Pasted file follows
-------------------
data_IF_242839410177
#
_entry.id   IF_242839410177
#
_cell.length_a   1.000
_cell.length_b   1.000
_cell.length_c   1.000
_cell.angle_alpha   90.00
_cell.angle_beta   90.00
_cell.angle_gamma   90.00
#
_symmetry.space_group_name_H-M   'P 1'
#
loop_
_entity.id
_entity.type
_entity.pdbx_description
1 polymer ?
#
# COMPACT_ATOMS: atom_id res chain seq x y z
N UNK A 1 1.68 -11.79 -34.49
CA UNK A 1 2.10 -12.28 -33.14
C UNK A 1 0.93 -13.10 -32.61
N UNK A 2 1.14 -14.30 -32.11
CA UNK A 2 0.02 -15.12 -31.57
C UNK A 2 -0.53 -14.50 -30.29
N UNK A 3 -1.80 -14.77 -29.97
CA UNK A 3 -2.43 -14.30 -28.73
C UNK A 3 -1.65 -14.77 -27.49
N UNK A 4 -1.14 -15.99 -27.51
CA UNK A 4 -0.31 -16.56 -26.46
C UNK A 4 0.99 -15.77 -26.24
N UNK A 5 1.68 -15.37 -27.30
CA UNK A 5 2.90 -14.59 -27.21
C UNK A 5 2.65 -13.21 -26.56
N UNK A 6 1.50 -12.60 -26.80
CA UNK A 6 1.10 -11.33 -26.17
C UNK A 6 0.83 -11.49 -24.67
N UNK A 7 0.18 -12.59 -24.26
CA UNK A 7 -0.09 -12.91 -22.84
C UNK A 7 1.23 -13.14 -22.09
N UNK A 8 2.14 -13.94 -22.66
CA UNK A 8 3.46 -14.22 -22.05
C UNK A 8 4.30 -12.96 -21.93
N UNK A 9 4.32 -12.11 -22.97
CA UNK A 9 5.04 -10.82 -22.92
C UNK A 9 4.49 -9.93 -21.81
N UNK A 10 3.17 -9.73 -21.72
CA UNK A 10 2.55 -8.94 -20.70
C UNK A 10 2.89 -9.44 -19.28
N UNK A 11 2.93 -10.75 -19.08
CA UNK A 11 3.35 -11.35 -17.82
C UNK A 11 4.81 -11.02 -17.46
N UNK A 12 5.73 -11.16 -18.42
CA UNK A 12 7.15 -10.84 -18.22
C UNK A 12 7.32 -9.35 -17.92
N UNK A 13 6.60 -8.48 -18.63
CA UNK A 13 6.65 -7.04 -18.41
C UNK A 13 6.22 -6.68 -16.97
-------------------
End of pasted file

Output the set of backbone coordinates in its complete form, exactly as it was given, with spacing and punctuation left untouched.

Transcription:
data_IF_242839410177
#
_entry.id   IF_242839410177
#
_cell.length_a   1.000
_cell.length_b   1.000
_cell.length_c   1.000
_cell.angle_alpha   90.00
_cell.angle_beta   90.00
_cell.angle_gamma   90.00
#
_symmetry.space_group_name_H-M   'P 1'
#
loop_
_entity.id
_entity.type
_entity.pdbx_description
1 polymer ?
#
# COMPACT_ATOMS: atom_id res chain seq x y z
N UNK A 1 1.68 -11.79 -34.49
CA UNK A 1 2.10 -12.28 -33.14
C UNK A 1 0.93 -13.10 -32.61
N UNK A 2 1.14 -14.30 -32.11
CA UNK A 2 0.02 -15.12 -31.57
C UNK A 2 -0.53 -14.50 -30.29
N UNK A 3 -1.80 -14.77 -29.97
CA UNK A 3 -2.43 -14.30 -28.73
C UNK A 3 -1.65 -14.77 -27.49
N UNK A 4 -1.14 -15.99 -27.51
CA UNK A 4 -0.31 -16.56 -26.46
C UNK A 4 0.99 -15.77 -26.24
N UNK A 5 1.68 -15.37 -27.30
CA UNK A 5 2.90 -14.59 -27.21
C UNK A 5 2.65 -13.21 -26.56
N UNK A 6 1.50 -12.60 -26.80
CA UNK A 6 1.10 -11.33 -26.17
C UNK A 6 0.83 -11.49 -24.67
N UNK A 7 0.18 -12.59 -24.26
CA UNK A 7 -0.09 -12.91 -22.84
C UNK A 7 1.23 -13.14 -22.09
N UNK A 8 2.14 -13.94 -22.66
CA UNK A 8 3.46 -14.22 -22.05
C UNK A 8 4.30 -12.96 -21.93
N UNK A 9 4.32 -12.11 -22.97
CA UNK A 9 5.04 -10.82 -22.92
C UNK A 9 4.49 -9.93 -21.81
N UNK A 10 3.17 -9.73 -21.72
CA UNK A 10 2.55 -8.94 -20.70
C UNK A 10 2.89 -9.44 -19.28
N UNK A 11 2.93 -10.75 -19.08
CA UNK A 11 3.35 -11.35 -17.82
C UNK A 11 4.81 -11.02 -17.46
N UNK A 12 5.73 -11.16 -18.42
CA UNK A 12 7.15 -10.84 -18.22
C UNK A 12 7.32 -9.35 -17.92
N UNK A 13 6.60 -8.48 -18.63
CA UNK A 13 6.65 -7.04 -18.41
C UNK A 13 6.22 -6.68 -16.97